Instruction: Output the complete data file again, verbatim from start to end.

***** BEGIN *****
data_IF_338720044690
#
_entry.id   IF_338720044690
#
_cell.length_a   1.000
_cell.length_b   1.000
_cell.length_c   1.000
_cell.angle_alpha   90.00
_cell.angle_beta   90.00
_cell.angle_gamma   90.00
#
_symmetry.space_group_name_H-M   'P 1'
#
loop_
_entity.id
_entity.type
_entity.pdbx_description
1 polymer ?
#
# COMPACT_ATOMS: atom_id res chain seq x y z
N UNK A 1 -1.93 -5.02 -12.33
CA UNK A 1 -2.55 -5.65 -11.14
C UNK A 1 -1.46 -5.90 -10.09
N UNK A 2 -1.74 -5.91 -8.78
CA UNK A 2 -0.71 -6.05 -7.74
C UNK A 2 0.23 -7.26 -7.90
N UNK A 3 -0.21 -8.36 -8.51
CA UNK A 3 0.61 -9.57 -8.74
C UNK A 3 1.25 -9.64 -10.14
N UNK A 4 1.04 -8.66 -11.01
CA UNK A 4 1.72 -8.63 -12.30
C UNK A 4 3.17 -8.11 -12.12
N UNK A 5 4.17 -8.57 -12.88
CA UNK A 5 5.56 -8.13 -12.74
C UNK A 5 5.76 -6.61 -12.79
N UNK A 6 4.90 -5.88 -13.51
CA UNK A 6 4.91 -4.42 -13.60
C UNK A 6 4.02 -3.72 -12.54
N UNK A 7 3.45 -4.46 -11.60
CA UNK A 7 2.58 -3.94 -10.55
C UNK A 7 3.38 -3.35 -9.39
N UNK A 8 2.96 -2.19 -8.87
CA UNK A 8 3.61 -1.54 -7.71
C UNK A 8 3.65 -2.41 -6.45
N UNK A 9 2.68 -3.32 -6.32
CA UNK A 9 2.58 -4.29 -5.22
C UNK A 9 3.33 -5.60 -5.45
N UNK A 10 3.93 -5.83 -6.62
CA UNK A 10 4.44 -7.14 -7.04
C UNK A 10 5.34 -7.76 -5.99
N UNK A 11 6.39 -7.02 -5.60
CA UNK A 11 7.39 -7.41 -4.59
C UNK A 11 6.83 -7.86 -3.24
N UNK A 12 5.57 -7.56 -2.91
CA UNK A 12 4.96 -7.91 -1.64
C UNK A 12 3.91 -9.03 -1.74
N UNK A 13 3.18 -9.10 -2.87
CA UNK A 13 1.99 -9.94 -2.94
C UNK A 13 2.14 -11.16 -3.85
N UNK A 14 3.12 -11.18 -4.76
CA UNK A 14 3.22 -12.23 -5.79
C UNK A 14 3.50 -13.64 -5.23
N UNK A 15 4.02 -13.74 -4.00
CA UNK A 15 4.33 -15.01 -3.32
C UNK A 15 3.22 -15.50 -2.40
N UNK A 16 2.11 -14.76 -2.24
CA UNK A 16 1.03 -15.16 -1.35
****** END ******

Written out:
data_IF_338720044690
#
_entry.id   IF_338720044690
#
_cell.length_a   1.000
_cell.length_b   1.000
_cell.length_c   1.000
_cell.angle_alpha   90.00
_cell.angle_beta   90.00
_cell.angle_gamma   90.00
#
_symmetry.space_group_name_H-M   'P 1'
#
loop_
_entity.id
_entity.type
_entity.pdbx_description
1 polymer ?
#
# COMPACT_ATOMS: atom_id res chain seq x y z
N UNK A 1 -1.93 -5.02 -12.33
CA UNK A 1 -2.55 -5.65 -11.14
C UNK A 1 -1.46 -5.90 -10.09
N UNK A 2 -1.74 -5.91 -8.78
CA UNK A 2 -0.71 -6.05 -7.74
C UNK A 2 0.23 -7.26 -7.90
N UNK A 3 -0.21 -8.36 -8.51
CA UNK A 3 0.61 -9.57 -8.74
C UNK A 3 1.25 -9.64 -10.14
N UNK A 4 1.04 -8.66 -11.01
CA UNK A 4 1.72 -8.63 -12.30
C UNK A 4 3.17 -8.11 -12.12
N UNK A 5 4.17 -8.57 -12.88
CA UNK A 5 5.56 -8.13 -12.74
C UNK A 5 5.76 -6.61 -12.79
N UNK A 6 4.90 -5.88 -13.51
CA UNK A 6 4.91 -4.42 -13.60
C UNK A 6 4.02 -3.72 -12.54
N UNK A 7 3.45 -4.46 -11.60
CA UNK A 7 2.58 -3.94 -10.55
C UNK A 7 3.38 -3.35 -9.39
N UNK A 8 2.96 -2.19 -8.87
CA UNK A 8 3.61 -1.54 -7.71
C UNK A 8 3.65 -2.41 -6.45
N UNK A 9 2.68 -3.32 -6.32
CA UNK A 9 2.58 -4.29 -5.22
C UNK A 9 3.33 -5.60 -5.45
N UNK A 10 3.93 -5.83 -6.62
CA UNK A 10 4.44 -7.14 -7.04
C UNK A 10 5.34 -7.76 -5.99
N UNK A 11 6.39 -7.02 -5.60
CA UNK A 11 7.39 -7.41 -4.59
C UNK A 11 6.83 -7.86 -3.24
N UNK A 12 5.57 -7.56 -2.91
CA UNK A 12 4.96 -7.91 -1.64
C UNK A 12 3.91 -9.03 -1.74
N UNK A 13 3.18 -9.10 -2.87
CA UNK A 13 1.99 -9.94 -2.94
C UNK A 13 2.14 -11.16 -3.85
N UNK A 14 3.12 -11.18 -4.76
CA UNK A 14 3.22 -12.23 -5.79
C UNK A 14 3.50 -13.64 -5.23
N UNK A 15 4.02 -13.74 -4.00
CA UNK A 15 4.33 -15.01 -3.32
C UNK A 15 3.22 -15.50 -2.40
N UNK A 16 2.11 -14.76 -2.24
CA UNK A 16 1.03 -15.16 -1.35